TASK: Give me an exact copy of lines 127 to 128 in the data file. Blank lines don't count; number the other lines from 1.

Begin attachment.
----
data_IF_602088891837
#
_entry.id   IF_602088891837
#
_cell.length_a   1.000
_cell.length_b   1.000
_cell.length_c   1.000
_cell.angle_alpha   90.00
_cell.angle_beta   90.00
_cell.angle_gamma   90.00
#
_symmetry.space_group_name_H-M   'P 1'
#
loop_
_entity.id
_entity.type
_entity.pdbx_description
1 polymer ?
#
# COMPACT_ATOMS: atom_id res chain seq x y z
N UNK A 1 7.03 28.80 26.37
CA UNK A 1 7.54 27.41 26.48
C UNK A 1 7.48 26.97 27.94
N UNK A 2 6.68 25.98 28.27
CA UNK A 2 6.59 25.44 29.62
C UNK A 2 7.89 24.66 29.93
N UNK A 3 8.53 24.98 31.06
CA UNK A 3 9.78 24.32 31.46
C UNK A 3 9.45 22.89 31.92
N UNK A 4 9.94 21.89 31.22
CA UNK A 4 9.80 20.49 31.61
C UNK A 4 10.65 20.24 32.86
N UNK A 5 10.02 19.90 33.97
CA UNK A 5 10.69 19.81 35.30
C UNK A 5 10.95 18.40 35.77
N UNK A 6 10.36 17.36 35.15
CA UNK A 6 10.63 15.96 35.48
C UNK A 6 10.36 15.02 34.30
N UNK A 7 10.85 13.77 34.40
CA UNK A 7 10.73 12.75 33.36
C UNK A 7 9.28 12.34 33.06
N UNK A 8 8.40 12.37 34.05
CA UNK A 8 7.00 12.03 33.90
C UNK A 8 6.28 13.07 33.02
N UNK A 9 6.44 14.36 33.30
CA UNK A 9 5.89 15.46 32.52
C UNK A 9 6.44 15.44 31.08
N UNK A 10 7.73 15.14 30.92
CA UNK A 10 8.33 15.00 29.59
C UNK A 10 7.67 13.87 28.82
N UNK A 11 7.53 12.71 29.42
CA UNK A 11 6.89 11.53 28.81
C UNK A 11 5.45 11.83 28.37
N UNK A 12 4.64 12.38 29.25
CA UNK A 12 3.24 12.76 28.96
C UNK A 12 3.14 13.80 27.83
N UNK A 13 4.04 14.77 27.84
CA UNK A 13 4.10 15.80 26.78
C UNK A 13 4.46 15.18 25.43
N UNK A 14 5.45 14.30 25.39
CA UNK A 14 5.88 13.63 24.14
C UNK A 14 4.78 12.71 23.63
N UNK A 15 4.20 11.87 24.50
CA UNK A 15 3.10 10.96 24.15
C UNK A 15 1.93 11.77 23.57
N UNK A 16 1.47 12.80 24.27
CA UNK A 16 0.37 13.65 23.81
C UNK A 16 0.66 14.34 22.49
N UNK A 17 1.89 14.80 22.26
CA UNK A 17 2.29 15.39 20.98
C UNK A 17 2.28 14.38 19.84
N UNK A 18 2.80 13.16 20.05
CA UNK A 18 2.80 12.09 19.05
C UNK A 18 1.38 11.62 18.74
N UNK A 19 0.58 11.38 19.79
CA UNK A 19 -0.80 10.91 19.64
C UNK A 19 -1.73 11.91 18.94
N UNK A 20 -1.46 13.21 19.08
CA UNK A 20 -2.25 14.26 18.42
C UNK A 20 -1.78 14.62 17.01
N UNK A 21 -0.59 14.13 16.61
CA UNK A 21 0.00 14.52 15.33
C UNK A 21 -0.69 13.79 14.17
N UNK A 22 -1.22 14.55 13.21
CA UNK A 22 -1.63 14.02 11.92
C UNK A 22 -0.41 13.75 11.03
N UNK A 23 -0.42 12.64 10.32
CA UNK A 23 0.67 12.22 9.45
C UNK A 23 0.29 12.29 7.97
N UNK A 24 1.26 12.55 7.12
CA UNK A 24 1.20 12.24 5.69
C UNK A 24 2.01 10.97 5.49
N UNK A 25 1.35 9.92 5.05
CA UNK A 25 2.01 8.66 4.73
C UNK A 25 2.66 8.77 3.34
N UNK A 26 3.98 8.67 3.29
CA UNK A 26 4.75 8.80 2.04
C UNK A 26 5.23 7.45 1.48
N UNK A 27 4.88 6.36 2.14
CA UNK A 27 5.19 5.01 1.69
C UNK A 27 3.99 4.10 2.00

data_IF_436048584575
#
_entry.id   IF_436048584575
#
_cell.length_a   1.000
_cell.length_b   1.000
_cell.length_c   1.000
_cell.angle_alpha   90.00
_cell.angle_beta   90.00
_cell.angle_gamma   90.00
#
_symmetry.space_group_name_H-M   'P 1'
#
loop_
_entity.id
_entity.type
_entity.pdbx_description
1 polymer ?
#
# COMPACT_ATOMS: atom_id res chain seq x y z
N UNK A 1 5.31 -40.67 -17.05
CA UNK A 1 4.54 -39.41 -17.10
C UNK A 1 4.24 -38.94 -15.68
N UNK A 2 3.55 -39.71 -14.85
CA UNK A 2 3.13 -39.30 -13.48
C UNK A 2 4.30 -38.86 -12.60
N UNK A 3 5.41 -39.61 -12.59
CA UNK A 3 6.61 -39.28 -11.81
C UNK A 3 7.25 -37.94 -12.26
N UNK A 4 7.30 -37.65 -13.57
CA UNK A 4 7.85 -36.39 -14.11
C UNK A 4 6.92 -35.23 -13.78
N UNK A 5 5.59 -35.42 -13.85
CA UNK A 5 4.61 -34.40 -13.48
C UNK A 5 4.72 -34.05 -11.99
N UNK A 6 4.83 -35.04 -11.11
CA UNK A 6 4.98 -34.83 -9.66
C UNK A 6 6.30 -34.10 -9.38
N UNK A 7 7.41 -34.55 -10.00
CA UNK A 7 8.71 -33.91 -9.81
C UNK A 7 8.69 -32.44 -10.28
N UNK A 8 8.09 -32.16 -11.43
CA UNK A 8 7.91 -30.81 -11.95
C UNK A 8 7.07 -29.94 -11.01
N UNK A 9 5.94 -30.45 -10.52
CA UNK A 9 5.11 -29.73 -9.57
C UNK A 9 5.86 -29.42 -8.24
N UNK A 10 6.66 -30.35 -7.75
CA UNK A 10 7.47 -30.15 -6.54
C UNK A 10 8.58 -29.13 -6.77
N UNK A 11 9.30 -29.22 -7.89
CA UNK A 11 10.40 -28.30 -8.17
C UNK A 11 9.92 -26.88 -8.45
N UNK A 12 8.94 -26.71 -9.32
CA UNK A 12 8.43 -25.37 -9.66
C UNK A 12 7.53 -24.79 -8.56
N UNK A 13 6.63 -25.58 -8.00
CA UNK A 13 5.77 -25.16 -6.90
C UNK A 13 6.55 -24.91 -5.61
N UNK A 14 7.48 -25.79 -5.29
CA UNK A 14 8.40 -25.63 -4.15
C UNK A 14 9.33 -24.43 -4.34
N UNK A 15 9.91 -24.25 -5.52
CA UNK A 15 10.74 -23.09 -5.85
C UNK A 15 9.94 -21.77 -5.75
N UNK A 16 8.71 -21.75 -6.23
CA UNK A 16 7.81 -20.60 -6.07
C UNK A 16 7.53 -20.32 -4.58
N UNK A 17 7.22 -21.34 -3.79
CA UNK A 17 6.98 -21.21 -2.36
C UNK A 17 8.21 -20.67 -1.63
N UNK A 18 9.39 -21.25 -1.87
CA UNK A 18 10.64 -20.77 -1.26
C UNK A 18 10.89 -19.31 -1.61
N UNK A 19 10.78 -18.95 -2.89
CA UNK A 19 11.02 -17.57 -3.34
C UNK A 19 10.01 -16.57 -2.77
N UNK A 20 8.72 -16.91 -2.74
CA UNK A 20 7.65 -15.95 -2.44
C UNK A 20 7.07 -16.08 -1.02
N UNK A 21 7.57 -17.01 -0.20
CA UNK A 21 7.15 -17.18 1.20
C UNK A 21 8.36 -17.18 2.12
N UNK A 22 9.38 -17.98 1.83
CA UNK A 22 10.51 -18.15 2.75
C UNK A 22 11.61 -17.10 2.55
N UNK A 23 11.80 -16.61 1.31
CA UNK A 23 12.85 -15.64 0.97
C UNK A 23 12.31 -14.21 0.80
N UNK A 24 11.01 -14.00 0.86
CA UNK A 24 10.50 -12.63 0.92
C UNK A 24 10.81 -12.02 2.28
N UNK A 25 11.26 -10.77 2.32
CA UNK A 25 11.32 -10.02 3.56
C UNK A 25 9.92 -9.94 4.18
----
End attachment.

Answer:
C UNK A 2 4.30 -38.86 -12.60
N UNK A 3 5.41 -39.61 -12.59